Are Estimates of Early Education Programs Too Pessimistic? Evidence from a Large-Scale Field Experiment that Causally Measures Neighbor Effects

55 Pages Posted: 31 May 2019

See all articles by John A. List

John A. List

University of Chicago - Department of Economics; National Bureau of Economic Research (NBER); IZA Institute of Labor Economics

Fatemeh Momeni

University of Chicago

Yves Zenou

Monash University - Department of Economics; Stockholm University; Research Institute of Industrial Economics (IUI); IZA Institute of Labor Economics; Centre for Economic Policy Research (CEPR)

Multiple version iconThere are 2 versions of this paper

Date Written: May 8, 2019

Abstract

We estimate the direct and spillover effects of a large-scale early childhood intervention on the educational attainment of over 2,000 disadvantaged children in the United States. We show that failing to account for spillover effects results in a severe underestimation of the impact. The intervention induced positive direct effects on test scores of children assigned to the treatment groups. We document large spillover effects on both treatment and control children who live near treated children. On average, spillover effects increase a child's non-cognitive (cognitive) scores by about 1.2 (0.6 to 0.7) standard deviations. The spillover effects are localized, decreasing with the spatial distance to treated neighbors. Our evidence suggests the spillover effect on non-cognitive scores are likely to operate through the child's social network. Alternatively, parental investment is an important channel through which cognitive spillover effects operate. We view our results as speaking to several literatures, perhaps most importantly the role of public programs and neighborhoods on human capital formation at an early age.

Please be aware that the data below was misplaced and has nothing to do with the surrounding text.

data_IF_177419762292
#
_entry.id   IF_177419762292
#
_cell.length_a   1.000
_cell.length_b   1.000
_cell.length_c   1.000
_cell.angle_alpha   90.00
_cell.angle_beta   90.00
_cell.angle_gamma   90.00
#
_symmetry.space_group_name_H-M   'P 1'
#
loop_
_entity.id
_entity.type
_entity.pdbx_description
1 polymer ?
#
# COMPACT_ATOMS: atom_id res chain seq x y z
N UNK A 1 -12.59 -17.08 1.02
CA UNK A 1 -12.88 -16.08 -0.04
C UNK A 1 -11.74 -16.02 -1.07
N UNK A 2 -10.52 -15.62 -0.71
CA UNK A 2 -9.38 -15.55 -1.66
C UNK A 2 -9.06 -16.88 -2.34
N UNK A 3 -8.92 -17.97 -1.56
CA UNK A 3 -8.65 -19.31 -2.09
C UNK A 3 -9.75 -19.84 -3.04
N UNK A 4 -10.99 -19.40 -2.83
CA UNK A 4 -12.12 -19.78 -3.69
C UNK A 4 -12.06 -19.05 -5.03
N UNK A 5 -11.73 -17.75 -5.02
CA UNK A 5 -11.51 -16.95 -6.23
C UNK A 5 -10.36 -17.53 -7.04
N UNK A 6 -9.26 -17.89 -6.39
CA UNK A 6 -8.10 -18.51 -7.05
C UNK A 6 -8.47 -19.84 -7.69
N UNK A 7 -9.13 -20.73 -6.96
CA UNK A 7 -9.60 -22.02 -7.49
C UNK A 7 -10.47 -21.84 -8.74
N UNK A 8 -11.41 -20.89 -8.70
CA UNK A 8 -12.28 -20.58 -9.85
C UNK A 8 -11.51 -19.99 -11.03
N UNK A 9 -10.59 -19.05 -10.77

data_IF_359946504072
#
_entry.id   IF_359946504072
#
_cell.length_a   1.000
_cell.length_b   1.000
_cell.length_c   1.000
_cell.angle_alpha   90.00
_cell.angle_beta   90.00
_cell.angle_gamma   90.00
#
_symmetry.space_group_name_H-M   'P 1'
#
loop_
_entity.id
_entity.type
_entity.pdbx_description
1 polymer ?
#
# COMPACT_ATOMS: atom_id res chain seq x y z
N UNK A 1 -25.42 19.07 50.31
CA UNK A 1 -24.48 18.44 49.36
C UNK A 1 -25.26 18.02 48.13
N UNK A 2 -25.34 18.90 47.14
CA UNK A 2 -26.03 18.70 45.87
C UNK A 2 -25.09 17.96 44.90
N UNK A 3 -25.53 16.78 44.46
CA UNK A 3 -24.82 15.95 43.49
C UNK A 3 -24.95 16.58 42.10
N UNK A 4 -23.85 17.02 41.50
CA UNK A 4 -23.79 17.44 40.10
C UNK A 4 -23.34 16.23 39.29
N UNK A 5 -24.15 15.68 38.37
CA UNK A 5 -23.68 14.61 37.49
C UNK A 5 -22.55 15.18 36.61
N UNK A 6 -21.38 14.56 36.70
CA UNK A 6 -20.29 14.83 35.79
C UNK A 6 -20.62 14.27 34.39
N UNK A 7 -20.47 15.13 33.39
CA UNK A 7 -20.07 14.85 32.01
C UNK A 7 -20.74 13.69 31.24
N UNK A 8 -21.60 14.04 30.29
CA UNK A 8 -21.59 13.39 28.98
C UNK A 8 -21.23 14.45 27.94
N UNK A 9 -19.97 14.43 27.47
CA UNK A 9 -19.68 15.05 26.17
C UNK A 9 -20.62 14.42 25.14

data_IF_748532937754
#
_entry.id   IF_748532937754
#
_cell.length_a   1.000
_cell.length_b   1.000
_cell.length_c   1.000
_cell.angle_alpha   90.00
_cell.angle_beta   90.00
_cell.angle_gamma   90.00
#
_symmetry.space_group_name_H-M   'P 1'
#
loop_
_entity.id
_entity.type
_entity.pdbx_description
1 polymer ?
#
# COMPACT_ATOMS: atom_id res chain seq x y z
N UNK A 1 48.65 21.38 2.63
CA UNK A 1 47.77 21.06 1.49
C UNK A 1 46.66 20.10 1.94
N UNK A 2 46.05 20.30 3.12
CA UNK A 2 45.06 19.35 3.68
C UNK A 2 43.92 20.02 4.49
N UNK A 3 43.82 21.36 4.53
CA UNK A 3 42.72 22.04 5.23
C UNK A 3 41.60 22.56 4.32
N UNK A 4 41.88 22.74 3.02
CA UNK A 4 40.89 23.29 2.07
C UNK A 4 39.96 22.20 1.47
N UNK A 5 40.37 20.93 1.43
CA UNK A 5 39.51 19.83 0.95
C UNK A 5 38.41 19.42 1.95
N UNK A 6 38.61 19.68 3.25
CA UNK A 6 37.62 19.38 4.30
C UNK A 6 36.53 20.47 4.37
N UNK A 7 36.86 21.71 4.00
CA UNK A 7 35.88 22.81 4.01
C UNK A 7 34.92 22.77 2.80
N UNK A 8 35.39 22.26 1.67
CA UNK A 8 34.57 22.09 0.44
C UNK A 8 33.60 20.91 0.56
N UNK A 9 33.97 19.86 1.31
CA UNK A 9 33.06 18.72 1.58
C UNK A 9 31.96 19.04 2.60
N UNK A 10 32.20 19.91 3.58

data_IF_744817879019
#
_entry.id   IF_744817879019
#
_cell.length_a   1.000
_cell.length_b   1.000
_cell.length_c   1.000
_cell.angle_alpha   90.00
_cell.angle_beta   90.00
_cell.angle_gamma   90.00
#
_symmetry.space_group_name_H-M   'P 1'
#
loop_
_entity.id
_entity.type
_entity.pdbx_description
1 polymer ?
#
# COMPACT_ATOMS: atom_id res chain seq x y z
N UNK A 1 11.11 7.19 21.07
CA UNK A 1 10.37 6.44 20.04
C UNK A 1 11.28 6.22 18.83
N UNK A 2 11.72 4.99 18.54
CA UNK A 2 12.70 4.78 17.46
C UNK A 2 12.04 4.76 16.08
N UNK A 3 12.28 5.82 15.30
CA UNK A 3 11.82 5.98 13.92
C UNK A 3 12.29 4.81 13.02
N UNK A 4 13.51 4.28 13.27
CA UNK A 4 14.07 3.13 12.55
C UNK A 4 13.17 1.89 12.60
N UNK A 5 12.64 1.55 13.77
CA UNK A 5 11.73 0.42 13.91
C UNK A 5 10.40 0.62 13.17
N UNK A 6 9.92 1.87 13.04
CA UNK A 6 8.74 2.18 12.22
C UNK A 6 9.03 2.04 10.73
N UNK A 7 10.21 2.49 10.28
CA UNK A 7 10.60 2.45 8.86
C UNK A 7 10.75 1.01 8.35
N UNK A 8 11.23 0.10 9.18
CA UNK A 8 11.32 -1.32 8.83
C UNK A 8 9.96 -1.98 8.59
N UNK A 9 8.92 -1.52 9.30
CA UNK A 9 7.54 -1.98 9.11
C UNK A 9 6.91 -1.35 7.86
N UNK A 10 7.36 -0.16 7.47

Keywords: education, neighborhood, field experiment, spillover effects, non-cognitive skills

JEL Classification: C93, I21, R1

Suggested Citation

List, John A. and Momeni, Fatemeh and Zenou, Yves, Are Estimates of Early Education Programs Too Pessimistic? Evidence from a Large-Scale Field Experiment that Causally Measures Neighbor Effects (May 8, 2019). Available at SSRN: https://ssrn.com/abstract=3385107 or http://dx.doi.org/10.2139/ssrn.3385107

John A. List

University of Chicago - Department of Economics ( email )

1126 East 59th Street
Chicago, IL 60637
United States

National Bureau of Economic Research (NBER)

1050 Massachusetts Avenue
Cambridge, MA 02138
United States

IZA Institute of Labor Economics

P.O. Box 7240
Bonn, D-53072
Germany

Fatemeh Momeni

University of Chicago ( email )

1101 East 58th Street
Chicago, IL 60637
United States

Yves Zenou (Contact Author)

Monash University - Department of Economics ( email )

Australia

Stockholm University ( email )

Universitetsvägen 10
Stockholm, Stockholm SE-106 91
Sweden

Research Institute of Industrial Economics (IUI) ( email )

P.O. Box 5501
S-114 85 Stockholm
Sweden

IZA Institute of Labor Economics

P.O. Box 7240
Bonn, D-53072
Germany

Centre for Economic Policy Research (CEPR)

London
United Kingdom

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